“Bill Miller, the value investor who famously beat the Standard & Poor’s 500-stock index for 15 consecutive years (and whose faith in bank stocks later won a mocking depiction in the movie The Big Short), has donated $75 million to the philosophy department of Johns Hopkins University.”
“Imagine you find a Monopoly board and a handful of street cards plus one little tin hat and a little tin shoe, nothing else,” says game historian Ulrich Schädler. Reporter Natasha Frost looks at some games from the ancient world – and at the ways scholars try to figure them out.
“Our technological evolution is happening faster than most people ever imagined, and it is clearly happening faster than society is able to deal with it. How should we respond?”
“Not so long ago, it was commonly believed that the right hemisphere is the exclusive generator of creative thought. Later on, researchers’ focus shifted to connectivity between the two hemispheres. That model has been refined in recent years, as scientists have begun mapping not just regions of the brain, but the neural networks that spring into action as needed. Now, researchers have identified a brain network that is strongly associated with creativity.”
“As humans, we naturally need food, water and shelter to survive. But equally important is understanding. To survive, we need to understand our environment, each other and ourselves. We invented culture to meet this need: we found a short-hand to take the essential values and truths a society holds, and collapse them into coded narrative, sound, images and symbols that mean something to all of us.”
From a BBC presenter: “Listeners didn’t just say they ‘disliked’ something. They used the most emotive words they could think of. They were ‘horrified’, ‘appalled’, ‘dumbfounded’, ‘aghast’, ‘outraged’, when they heard something they didn’t like. Why do people get especially passionate about pronunciation, using language that we might think more appropriate as a reaction to a terrorist attack than to an intruded ‘r’ (as in ‘law(r) and order’)?”
“Color is one of the longstanding puzzles in philosophy, raising doubts about the truthfulness of our sensory grasp on things, and provoking concerns as to the metaphysical compatibility of scientific, perceptual, and common sense representations of the world. Most philosophers have argued that colors are either real or not real, physical or psychological. The greater challenge is to theorize the subtle way that color stands between our understanding of the physical and the psychological.”
“People who see themselves as poor make different decisions, and, generally, worse ones. … One explanation for this is that poor people engage in riskier behavior, which is why they are poor in the first place. By [research psychologist Keith] Payne’s account, this way of thinking gets things backward.”
E. O. Wilson’s new book, “The Origins of Creativity,” is about the role of the humanities in an intellectual culture increasingly dominated by science. Wilson values the humanities, but he wants them to have closer ties to some of the sciences, an argument that draws on his view of the relationships between human biology, thought and culture.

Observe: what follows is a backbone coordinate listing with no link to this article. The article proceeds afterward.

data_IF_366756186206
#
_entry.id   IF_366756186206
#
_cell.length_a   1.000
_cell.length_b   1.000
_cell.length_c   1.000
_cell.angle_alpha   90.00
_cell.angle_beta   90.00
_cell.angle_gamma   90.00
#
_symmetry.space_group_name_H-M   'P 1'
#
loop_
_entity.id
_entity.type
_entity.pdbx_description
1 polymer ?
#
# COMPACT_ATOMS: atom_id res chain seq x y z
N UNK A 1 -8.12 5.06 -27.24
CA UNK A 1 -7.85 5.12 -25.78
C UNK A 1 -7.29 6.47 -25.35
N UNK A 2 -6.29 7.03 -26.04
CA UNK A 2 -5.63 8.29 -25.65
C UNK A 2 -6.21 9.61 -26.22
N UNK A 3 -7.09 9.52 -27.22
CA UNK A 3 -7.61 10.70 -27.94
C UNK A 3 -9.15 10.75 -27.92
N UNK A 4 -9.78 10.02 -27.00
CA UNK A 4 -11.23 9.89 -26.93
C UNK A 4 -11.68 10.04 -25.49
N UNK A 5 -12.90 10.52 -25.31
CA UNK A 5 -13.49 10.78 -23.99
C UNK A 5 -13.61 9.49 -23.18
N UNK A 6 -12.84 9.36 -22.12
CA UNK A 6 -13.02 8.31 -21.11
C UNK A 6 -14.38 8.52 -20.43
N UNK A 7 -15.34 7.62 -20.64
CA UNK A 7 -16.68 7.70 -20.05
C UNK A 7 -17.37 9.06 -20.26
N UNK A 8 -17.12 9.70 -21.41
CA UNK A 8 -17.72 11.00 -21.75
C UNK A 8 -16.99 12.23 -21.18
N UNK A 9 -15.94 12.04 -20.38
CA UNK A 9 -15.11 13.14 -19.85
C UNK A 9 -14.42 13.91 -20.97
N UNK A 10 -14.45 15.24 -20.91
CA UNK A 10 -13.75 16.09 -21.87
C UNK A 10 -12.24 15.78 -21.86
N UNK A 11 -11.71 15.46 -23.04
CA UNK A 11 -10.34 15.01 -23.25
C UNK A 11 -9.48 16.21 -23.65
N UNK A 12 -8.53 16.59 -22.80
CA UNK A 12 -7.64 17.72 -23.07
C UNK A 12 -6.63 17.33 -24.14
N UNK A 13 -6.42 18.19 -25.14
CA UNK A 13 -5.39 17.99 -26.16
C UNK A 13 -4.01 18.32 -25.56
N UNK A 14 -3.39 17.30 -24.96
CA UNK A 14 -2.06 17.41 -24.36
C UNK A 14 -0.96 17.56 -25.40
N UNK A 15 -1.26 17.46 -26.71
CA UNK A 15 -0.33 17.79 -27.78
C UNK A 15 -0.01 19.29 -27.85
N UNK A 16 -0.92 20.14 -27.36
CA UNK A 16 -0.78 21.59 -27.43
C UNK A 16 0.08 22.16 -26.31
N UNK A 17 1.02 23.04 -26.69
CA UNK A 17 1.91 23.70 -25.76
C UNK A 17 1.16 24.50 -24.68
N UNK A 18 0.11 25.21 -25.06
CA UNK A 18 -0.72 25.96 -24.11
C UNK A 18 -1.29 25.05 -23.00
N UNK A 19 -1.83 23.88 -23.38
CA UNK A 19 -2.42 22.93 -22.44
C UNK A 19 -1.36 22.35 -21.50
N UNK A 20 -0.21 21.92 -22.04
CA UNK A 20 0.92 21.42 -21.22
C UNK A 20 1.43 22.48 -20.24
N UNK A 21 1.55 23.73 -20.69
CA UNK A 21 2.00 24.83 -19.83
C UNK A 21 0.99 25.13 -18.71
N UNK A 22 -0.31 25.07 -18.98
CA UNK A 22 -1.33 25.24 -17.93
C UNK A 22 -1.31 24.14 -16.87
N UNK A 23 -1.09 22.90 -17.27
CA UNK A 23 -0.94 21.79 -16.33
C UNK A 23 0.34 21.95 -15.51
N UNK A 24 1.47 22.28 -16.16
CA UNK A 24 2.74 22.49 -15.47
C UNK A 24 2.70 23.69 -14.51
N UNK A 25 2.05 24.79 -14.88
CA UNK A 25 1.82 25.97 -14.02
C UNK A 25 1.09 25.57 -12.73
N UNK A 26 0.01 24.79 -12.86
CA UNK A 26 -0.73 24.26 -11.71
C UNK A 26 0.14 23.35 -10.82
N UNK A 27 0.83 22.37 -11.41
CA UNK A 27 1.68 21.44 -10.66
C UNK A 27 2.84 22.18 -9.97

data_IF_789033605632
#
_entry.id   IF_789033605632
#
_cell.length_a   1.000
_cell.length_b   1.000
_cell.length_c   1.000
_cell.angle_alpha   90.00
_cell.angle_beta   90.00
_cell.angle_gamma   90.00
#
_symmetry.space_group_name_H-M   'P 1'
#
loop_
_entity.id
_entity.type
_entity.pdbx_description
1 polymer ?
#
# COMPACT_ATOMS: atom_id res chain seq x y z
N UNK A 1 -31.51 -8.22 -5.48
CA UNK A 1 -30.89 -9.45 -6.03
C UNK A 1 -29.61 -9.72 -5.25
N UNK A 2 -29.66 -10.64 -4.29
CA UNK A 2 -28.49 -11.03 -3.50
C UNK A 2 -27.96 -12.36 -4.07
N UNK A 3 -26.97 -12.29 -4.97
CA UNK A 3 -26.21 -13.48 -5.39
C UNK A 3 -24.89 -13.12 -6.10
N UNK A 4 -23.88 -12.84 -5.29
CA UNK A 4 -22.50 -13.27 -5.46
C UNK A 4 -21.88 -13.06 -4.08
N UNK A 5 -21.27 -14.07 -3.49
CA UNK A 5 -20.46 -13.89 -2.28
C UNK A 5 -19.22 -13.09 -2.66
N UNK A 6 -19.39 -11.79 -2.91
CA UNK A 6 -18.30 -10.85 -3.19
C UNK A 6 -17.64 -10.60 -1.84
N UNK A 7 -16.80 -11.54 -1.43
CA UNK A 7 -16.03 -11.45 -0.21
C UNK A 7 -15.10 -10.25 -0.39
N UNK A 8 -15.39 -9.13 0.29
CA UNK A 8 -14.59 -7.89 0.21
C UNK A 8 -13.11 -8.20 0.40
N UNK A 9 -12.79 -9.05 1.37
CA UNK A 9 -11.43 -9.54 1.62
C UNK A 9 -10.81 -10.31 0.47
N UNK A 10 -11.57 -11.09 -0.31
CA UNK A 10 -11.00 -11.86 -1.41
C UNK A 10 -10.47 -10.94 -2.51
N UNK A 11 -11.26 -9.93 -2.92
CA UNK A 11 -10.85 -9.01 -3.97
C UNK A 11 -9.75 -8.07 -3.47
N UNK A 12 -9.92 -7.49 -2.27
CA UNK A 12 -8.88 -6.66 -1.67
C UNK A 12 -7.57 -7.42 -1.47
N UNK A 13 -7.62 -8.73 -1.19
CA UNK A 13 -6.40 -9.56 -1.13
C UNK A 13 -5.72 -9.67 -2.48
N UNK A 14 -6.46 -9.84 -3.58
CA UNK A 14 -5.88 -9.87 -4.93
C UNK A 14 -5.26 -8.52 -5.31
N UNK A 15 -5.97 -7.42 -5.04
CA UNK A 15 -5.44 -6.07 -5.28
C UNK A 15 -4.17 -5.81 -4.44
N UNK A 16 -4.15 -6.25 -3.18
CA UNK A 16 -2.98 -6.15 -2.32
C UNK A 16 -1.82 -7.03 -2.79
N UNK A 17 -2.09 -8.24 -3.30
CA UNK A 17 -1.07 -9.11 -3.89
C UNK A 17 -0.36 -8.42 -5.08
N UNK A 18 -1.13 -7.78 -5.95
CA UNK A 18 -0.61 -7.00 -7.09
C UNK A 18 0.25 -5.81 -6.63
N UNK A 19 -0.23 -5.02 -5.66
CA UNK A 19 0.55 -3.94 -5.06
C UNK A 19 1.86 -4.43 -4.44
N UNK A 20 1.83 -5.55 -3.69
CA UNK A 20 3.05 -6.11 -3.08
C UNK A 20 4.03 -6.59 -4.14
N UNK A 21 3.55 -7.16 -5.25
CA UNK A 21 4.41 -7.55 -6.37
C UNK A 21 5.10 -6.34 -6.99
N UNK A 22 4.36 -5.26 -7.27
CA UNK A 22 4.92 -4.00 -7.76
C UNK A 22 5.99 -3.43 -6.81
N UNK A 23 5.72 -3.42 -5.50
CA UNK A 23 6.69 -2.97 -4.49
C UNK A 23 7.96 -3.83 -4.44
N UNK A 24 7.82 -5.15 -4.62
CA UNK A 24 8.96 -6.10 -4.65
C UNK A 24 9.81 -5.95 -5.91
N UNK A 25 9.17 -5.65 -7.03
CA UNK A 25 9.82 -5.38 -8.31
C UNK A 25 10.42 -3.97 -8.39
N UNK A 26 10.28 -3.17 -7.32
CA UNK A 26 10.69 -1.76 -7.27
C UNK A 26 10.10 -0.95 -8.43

“Art is something that’s elevating and challenges the existing order, whereas culture is precisely the opposite. Culture, or the culture industry, uses art in a conservative way, which is to say it uses art to uphold the existing order. So the culture industry peddles an ideology that supports the prevailing power structure — in the case of America, that ideology was consumerism.”
The issue, writes Jacob Brogan, isn’t the “echo chamber” or “media bubble”. Rather the contrary: Twitter is the opposite of a bubble – and that’s precisely the problem.
“Unlike mathematicians, who are at liberty to play in the field of ideas, physics is bound to nature, and at least in principle, is allied with material things. Yet all this raises a liberating possibility, for if mathematics allows for more than three dimensions, and we think mathematics is useful for describing the world, how do we know that physical space is limited to three? Although Galileo, Newton and Kant had taken length, breadth and height to be axiomatic, might there not be more dimensions to our world?”
According to Foucault, the dynamics of the Panopticon bore an uncanny resemblance to how people self-monitor in society at large. In the presence of ever-watchful witnesses, he said, physical coercion is no longer necessary. People police themselves. They do not know what the observers are registering at any given moment, what they are looking for, exactly, or what the punishments are for disobedience. But the imagination keeps them pliant. In these circumstances, Foucault claimed, the architecture of surveillances become perniciously subtle and seamless, so ‘light’ as to be scarcely noticeable.
“Why has the end-of-facts idea gained so much purchase in both academia and the public mind? It could be an example of what the World War II–era misinformation experts referred to as a “bogie” rumor—a false belief that gives expression to our deepest fears and offers some catharsis. It’s the kind of story that we tell one another even as we hope it isn’t true. Back then, there were bogie rumors that the Japanese had sunk America’s entire fleet of ships or that thousands of our soldiers’ bodies had washed ashore in France. Now, perhaps, we blurt out the bogie rumor that a rumor can’t be scotched—that debunking only makes things worse.”
“As uses move to the augmentation of abilities, whether for military purposes or among consumers, a host of concerns will arise. Privacy is an obvious one: the refuge of an inner voice may disappear. Security is another: if a brain can be reached on the internet, it can also be hacked. Inequality is a third: access to superhuman cognitive abilities could be beyond all except a self-perpetuating elite. Ethicists are already starting to grapple with questions of identity and agency that arise when a machine is in the neural loop.”
They wanted to ban Fahrenheit 451 – and replace it with his book. “The parent organizing the banning effort suggested that Bradbury’s work should be replaced with something more acceptable to her. Among her suggestions for more ‘suitable’ material: my own dystopian novel, When the English Fall. I cannot imagine receiving a more troubling and heartbreaking endorsement.”